Around the time that Santos gave his statement about Leo, the episode shifted largely to the countdown: Which candidate would get the necessary 270 electoral votes to become president? I found it meaningful that it was in the middle of this that we discovered Josh was down in Leo’s room, sitting among Leo’s things. I talk a lot about the presence of a vast emptiness whenever I talk about death, and I thought that scene represented that sensation brilliantly. The camera focuses on Leo’s things – his glasses, his empty shoes – and we realize that they become things without Leo around to give them meaning. They’re remnants of who he was. It wasn’t lost on me that Josh, who had dealt with grief and trauma repeatedly over the course of this show, was particularly torn up about losing Leo. I think he stood in that room and realized that he had lost the friend who had been down in that hole with him before. Leo and Josh were close, obviously, but it was so much more than that. And then he was just gone.
But the show had to go on (both literally and metaphorically), and they couldn’t just pause the election. Josh is going to need time to grieve and work through his own guilt, but this was not that time. At the very least, the too-close-to-call election provided some sort of distraction for everyone, though it got real close there to the SADDEST possible outcome. As Vinick pulled in more and more states, including the large amount of electoral votes in Ohio, I actually thought we were going to get a double dose of heartbreak: Santos would lose his friend/running mate and the election at the same time. I felt that especially after Vinick managed to win his home state. Only Oregon and Nevada were left, and Santos needed both of them in order to win.
It was hard to watch this, and I had flashbacks to the last two U.S. elections. But this was SO MUCH WORSE! It’s not like I thought Vinick was a terrible candidate. I’d just invested so much emotional stake in Santos, and I didn’t want him to have his heart broken twice in one night. And I know the very idea of Santos meant a lot to me, too. He was an ideal candidate for me in many ways, which is no surprise to y’all. I’m thankful, then, that before we do learn the results of the election, the writers show us precisely why Vinick and Santos were a lot more alike than people thought. In the wake of such a close election, the staff urged both candidates to start a legal fight to contest the win of the other man. But Santos and Vinick are idealized versions of Republicans and Democrats, and neither one is interested in becoming stereotypical politicians. So I believed that neither candidate would ever want to prolong the election just for the sake of some distant hope of victory. It was beautifully in-character for Vinick and Santos, you know?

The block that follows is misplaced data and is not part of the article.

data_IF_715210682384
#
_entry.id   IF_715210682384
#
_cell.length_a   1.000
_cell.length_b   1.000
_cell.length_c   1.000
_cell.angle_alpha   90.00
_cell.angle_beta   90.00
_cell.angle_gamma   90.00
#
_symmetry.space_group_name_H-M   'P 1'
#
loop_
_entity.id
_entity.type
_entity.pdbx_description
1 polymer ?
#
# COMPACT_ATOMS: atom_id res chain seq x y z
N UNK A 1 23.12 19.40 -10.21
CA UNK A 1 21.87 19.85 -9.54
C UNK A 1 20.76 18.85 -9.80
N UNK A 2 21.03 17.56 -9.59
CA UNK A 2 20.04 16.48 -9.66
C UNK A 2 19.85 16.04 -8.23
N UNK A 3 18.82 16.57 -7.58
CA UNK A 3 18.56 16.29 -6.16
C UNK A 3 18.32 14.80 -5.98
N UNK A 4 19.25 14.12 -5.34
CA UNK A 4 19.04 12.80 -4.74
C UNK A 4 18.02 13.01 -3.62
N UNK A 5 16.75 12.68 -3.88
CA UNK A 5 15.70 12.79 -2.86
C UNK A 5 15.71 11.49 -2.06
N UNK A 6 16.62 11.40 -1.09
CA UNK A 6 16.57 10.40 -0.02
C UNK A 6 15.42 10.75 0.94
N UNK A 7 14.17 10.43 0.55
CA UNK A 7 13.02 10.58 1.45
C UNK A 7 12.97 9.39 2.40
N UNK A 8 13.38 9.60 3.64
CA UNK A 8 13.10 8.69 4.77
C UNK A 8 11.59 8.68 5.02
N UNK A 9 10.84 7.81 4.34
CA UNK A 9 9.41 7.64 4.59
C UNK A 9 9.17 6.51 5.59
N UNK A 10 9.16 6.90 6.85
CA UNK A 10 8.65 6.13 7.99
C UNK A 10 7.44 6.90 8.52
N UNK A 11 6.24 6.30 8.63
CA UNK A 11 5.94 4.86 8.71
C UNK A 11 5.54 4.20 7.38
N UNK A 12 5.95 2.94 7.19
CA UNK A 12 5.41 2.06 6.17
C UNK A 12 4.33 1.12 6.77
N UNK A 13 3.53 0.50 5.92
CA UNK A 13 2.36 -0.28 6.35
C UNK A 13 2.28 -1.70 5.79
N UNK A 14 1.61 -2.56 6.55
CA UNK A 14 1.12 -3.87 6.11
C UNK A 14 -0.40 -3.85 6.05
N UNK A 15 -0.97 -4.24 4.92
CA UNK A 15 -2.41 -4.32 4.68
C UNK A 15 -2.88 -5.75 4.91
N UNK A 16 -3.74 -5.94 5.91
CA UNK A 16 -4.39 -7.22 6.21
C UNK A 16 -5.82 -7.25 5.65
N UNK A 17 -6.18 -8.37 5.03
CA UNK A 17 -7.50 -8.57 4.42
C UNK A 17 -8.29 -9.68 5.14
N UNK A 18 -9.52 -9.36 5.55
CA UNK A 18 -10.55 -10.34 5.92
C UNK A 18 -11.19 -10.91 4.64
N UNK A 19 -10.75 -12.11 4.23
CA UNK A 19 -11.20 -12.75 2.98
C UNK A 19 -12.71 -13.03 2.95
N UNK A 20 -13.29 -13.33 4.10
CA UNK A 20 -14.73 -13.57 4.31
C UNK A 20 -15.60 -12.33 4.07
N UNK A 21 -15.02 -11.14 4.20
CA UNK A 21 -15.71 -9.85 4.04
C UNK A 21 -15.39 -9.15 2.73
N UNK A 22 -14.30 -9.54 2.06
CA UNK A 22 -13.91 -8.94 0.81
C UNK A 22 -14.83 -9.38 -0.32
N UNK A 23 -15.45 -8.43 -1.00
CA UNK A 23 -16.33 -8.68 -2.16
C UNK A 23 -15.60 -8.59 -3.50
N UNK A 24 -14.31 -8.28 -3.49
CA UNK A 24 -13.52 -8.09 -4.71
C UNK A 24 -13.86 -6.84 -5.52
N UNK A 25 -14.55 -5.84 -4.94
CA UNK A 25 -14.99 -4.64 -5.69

BUT LET’S JUST CELEBRATE BECAUSE THEY DID IT. Santos did it. Josh did it. Donna did it. This whole team of people did it. MATTHEW SANTOS WON!!! And I really did feel a mixture of sadness and joy. Sadness for Leo, who wasn’t there to see what he’d helped secure. Sadness for everyone who had lost their best friend. And joy for Santos, because in the West Wing universe, a Latino man had won the presidency. (And the airing of this episode pre-dated Obama, so it was ahead of its time, too!) AHHHHH, HELEN IS NOW FIRST LADY. That is such an exciting thought!
Which… lord. Y’all, what the hell is this show going to do for these last 5 episodes??? I actually thought the election would happen much later than this, so…. stuff? Stuff is going to happen? What about Bartlet’s exit from the Presidency? Will we see Santos sworn in? HOW MANY TIMES WILL I CRY IN THE UPCOMING EPISODES??? Let’s find out.
The video for “Election Day, Part II” can be downloaded here for $0.99.